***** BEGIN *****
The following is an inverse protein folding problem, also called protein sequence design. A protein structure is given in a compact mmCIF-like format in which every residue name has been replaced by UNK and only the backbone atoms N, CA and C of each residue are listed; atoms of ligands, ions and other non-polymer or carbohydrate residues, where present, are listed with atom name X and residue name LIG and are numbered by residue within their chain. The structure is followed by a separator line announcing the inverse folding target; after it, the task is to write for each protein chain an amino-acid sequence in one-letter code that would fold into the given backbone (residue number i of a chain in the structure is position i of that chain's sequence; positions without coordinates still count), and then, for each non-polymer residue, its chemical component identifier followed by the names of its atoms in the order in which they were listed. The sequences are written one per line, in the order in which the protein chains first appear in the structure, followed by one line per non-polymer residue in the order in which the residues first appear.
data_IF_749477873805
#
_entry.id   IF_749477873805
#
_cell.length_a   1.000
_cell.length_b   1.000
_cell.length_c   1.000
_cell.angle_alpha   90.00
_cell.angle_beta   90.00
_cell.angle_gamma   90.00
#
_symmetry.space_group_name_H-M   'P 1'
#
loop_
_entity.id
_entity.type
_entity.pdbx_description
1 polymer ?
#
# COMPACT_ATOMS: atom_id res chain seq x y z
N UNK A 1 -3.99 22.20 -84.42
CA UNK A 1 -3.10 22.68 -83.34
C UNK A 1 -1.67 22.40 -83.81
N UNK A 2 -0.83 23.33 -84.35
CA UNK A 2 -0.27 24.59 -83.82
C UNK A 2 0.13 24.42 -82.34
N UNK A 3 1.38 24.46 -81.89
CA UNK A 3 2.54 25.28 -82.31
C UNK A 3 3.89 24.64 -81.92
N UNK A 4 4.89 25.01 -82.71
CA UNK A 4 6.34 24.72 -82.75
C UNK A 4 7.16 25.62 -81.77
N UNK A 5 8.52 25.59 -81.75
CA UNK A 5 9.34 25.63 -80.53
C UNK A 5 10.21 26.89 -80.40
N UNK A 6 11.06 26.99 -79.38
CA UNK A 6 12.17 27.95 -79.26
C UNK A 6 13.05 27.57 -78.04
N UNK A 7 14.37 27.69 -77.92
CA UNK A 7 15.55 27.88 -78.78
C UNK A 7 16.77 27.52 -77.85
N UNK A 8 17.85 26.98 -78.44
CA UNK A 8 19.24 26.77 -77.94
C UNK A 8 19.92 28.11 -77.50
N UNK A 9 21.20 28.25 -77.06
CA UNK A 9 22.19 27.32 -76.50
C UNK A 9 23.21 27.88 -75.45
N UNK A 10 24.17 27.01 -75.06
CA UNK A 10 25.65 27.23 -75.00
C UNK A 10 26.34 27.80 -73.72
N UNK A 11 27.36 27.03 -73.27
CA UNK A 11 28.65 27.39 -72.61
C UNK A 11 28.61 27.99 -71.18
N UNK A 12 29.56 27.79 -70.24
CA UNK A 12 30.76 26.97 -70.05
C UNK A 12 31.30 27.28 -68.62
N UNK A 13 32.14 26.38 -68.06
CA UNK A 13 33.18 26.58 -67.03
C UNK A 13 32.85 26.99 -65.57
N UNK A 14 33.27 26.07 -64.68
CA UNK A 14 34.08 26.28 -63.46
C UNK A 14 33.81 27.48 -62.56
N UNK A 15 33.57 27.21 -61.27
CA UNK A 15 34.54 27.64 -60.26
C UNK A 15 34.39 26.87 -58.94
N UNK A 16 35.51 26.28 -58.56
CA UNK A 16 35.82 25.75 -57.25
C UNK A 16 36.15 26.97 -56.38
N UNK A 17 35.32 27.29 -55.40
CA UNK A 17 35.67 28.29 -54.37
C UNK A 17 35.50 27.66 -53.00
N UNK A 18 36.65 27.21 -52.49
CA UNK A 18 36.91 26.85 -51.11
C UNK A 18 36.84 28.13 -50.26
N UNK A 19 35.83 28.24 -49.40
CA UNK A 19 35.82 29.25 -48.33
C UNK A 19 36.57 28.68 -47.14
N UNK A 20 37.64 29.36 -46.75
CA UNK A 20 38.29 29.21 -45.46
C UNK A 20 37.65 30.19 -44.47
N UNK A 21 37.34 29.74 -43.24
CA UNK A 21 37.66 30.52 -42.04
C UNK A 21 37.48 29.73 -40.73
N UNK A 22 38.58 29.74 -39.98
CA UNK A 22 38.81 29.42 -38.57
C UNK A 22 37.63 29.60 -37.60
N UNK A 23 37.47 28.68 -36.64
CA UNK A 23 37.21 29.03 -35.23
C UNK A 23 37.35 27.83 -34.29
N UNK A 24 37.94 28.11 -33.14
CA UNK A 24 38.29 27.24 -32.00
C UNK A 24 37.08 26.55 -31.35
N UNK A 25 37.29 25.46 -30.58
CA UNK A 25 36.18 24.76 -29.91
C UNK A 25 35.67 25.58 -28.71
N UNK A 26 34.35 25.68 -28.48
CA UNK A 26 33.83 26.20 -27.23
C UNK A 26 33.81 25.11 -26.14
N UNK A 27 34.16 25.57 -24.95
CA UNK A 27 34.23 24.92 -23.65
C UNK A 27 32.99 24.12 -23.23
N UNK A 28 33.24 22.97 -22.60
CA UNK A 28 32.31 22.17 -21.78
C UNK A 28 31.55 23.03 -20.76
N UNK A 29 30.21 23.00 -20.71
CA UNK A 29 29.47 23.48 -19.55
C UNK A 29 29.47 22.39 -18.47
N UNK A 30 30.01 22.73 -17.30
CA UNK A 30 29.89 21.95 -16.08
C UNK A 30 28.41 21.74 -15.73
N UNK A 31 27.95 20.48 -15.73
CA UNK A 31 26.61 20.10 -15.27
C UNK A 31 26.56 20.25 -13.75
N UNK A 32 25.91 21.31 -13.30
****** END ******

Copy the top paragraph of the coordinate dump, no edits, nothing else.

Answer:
The following is an inverse protein folding problem, also called protein sequence design. A protein structure is given in a compact mmCIF-like format in which every residue name has been replaced by UNK and only the backbone atoms N, CA and C of each residue are listed; atoms of ligands, ions and other non-polymer or carbohydrate residues, where present, are listed with atom name X and residue name LIG and are numbered by residue within their chain. The structure is followed by a separator line announcing the inverse folding target; after it, the task is to write for each protein chain an amino-acid sequence in one-letter code that would fold into the given backbone (residue number i of a chain in the structure is position i of that chain's sequence; positions without coordinates still count), and then, for each non-polymer residue, its chemical component identifier followed by the names of its atoms in the order in which they were listed. The sequences are written one per line, in the order in which the protein chains first appear in the structure, followed by one line per non-polymer residue in the order in which the residues first appear.